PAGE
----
We analysed the achievements of students with learning disorder in Reading and Mathematics based on the different groups compared to the results of majority students and we found significant results by ANOVA again (Table 7). The lowest results in Reading (1,438 point) and Mathematics (1,465 points) can be found among students with learning disorder in the normal curriculum group, while the highest results are found in groups with an increased number of lessons by students with typical development (1,782 points, 1,779 points). For students in an intensive FLL group, both competency results for both groups are between the group with normal curriculum and an increased number of lessons. When analysing the differences between the students with and without learning disorder, the smallest differences are among these two groups in classes with normal curriculum (Mathematics 159 point, Reading 174 points). Of these, the differences are somewhat bigger in the group with an increased number of lessons, where the difference is 166 points in Mathematics and 176 points in Reading. The biggest differences can be seen in the intensive FLL group because the differences between the two groups is 237 points in Mathematics, and 257 points in Reading. This may be due to the large difference in the family background as can be seen in Table 6. Students' results of students with and without learning disorder in all groups are better at Mathematics than Reading but the differences are bigger in the case of students with learning disorder. This may be explained by the fact that family background has a greater effect on Reading results (Hegedűs, 2020). Furthermore, fewer students with dyscalculia can be found within the group.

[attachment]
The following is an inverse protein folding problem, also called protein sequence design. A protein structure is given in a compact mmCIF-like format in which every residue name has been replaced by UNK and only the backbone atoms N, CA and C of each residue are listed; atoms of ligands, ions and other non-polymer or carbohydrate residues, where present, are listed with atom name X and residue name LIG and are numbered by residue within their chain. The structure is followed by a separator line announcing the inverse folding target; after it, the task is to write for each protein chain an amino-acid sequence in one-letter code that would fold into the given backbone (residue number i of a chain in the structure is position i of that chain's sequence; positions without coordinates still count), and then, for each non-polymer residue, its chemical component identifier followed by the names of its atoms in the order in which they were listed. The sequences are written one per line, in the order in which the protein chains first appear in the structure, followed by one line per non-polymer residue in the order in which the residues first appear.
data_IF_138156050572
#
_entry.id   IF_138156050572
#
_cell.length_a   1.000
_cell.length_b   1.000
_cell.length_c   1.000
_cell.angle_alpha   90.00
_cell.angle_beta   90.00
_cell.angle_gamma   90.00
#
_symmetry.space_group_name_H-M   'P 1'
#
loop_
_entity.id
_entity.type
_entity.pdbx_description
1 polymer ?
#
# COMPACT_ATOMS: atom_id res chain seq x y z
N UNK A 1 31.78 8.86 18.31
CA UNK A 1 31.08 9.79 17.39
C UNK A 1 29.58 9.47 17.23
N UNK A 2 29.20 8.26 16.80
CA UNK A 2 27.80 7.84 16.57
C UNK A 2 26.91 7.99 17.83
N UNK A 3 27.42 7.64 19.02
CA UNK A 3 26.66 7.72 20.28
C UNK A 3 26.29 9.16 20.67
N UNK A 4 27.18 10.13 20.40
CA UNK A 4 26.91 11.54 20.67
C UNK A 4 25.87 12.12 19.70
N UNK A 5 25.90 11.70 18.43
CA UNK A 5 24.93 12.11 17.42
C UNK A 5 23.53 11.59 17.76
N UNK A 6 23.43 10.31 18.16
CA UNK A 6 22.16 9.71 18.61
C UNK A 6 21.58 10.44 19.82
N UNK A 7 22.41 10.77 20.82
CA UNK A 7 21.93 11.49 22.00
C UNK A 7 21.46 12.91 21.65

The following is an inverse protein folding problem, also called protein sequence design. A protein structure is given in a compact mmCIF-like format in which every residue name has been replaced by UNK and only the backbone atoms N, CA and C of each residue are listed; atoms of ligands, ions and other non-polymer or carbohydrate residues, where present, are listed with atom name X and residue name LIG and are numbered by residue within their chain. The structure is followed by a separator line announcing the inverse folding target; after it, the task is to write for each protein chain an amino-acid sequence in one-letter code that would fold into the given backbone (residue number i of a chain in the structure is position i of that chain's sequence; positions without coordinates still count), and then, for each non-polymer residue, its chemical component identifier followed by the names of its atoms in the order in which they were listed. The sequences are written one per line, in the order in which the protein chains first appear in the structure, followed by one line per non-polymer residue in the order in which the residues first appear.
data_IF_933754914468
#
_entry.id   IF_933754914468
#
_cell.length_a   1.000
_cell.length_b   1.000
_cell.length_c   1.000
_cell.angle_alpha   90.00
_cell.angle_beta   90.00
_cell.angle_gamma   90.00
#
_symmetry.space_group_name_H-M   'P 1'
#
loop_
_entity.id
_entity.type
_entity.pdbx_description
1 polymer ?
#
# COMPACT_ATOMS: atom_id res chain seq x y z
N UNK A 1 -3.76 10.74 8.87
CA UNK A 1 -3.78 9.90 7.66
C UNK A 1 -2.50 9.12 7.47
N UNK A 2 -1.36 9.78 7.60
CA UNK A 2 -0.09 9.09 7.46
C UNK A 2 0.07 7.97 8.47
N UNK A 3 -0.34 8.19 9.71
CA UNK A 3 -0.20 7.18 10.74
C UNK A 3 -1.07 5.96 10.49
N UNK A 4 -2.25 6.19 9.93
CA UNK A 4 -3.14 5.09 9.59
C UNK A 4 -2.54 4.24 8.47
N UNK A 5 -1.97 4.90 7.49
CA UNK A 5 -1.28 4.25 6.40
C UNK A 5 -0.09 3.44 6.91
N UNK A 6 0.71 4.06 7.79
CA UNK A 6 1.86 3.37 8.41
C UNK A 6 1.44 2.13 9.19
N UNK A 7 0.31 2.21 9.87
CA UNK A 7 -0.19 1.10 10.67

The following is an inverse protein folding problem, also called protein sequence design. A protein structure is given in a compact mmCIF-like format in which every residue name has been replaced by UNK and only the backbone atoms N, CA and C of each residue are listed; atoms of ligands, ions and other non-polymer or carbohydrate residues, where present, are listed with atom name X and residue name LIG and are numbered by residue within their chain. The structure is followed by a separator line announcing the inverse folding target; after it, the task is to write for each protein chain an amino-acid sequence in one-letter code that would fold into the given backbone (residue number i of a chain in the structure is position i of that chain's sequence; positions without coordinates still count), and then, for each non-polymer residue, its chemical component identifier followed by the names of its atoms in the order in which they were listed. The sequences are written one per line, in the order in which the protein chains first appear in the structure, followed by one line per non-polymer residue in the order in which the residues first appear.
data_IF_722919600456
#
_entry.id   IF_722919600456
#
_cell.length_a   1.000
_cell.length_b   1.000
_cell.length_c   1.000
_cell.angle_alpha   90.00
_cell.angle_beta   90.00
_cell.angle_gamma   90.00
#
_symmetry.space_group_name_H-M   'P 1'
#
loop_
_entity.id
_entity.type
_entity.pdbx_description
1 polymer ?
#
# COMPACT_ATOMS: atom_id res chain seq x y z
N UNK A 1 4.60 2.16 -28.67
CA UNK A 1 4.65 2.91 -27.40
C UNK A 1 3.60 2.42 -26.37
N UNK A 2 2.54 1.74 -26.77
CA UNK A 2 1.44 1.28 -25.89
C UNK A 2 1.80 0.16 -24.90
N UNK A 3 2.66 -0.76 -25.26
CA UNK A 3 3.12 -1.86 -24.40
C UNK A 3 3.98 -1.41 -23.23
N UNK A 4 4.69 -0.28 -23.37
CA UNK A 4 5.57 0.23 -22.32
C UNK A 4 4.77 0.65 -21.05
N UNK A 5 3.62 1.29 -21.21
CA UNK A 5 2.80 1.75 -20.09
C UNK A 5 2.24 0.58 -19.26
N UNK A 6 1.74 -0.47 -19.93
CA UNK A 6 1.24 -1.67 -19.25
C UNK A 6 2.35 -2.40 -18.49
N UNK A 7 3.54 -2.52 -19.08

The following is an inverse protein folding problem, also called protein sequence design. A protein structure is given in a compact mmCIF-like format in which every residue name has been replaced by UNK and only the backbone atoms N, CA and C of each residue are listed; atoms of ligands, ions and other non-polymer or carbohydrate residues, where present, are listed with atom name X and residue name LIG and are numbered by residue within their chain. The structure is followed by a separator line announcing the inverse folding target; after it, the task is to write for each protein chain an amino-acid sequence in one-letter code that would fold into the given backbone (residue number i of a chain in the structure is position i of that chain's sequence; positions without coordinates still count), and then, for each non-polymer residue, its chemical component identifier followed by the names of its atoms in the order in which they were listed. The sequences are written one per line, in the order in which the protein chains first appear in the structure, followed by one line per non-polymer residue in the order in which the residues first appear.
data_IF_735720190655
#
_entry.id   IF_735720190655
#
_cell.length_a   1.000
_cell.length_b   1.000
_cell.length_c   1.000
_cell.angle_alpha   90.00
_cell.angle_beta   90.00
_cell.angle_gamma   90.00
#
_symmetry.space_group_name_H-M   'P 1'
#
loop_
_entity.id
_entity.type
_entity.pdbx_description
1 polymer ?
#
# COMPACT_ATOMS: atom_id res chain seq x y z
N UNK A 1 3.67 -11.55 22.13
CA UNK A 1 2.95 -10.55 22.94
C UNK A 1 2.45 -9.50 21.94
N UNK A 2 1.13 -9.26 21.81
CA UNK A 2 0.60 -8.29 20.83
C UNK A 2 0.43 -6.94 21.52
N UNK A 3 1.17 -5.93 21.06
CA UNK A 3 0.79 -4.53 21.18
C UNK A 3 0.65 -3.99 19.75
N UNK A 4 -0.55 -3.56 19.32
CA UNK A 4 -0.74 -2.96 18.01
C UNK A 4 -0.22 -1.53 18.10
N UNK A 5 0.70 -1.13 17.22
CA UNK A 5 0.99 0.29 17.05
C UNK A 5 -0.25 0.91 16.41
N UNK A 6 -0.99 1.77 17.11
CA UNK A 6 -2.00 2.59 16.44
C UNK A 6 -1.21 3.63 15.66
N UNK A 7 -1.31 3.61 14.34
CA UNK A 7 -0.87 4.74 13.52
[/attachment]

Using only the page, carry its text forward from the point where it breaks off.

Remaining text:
Table 7.